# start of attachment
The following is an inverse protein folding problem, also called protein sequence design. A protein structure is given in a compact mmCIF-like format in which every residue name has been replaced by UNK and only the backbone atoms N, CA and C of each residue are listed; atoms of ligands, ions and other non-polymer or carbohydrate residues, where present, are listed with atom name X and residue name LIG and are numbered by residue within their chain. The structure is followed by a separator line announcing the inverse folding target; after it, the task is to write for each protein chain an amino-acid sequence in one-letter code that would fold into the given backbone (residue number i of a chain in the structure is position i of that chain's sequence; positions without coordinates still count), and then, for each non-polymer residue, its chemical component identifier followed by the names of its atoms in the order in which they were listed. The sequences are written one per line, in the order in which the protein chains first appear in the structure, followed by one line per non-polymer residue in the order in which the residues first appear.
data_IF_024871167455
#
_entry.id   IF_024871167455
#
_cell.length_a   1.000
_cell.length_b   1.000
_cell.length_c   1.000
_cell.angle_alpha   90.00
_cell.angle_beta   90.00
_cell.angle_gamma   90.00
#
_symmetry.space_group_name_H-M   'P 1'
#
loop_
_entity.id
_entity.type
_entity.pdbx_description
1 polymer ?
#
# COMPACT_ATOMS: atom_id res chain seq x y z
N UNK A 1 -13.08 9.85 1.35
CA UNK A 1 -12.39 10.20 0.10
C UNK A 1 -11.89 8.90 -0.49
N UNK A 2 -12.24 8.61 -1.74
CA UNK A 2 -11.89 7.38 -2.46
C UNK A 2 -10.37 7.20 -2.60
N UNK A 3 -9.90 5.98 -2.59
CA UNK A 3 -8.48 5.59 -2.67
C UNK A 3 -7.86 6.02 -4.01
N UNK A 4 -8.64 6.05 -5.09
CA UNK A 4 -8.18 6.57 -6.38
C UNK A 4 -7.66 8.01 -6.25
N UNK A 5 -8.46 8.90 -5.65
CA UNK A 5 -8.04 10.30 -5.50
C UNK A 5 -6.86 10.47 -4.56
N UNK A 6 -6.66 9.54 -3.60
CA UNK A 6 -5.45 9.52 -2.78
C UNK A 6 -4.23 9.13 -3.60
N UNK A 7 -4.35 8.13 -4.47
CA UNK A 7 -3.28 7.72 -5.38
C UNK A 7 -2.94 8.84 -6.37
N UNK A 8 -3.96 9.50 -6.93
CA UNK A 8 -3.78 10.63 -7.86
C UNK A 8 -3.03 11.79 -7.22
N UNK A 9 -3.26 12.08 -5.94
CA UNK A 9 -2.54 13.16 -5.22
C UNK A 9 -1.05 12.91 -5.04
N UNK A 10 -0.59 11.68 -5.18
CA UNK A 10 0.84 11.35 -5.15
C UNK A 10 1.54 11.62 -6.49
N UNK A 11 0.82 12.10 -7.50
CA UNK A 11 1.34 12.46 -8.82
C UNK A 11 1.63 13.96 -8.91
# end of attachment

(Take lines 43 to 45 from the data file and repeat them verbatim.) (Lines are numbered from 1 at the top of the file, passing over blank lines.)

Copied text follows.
N UNK A 8 -3.96 9.50 -6.93
CA UNK A 8 -3.78 10.63 -7.86
C UNK A 8 -3.03 11.79 -7.22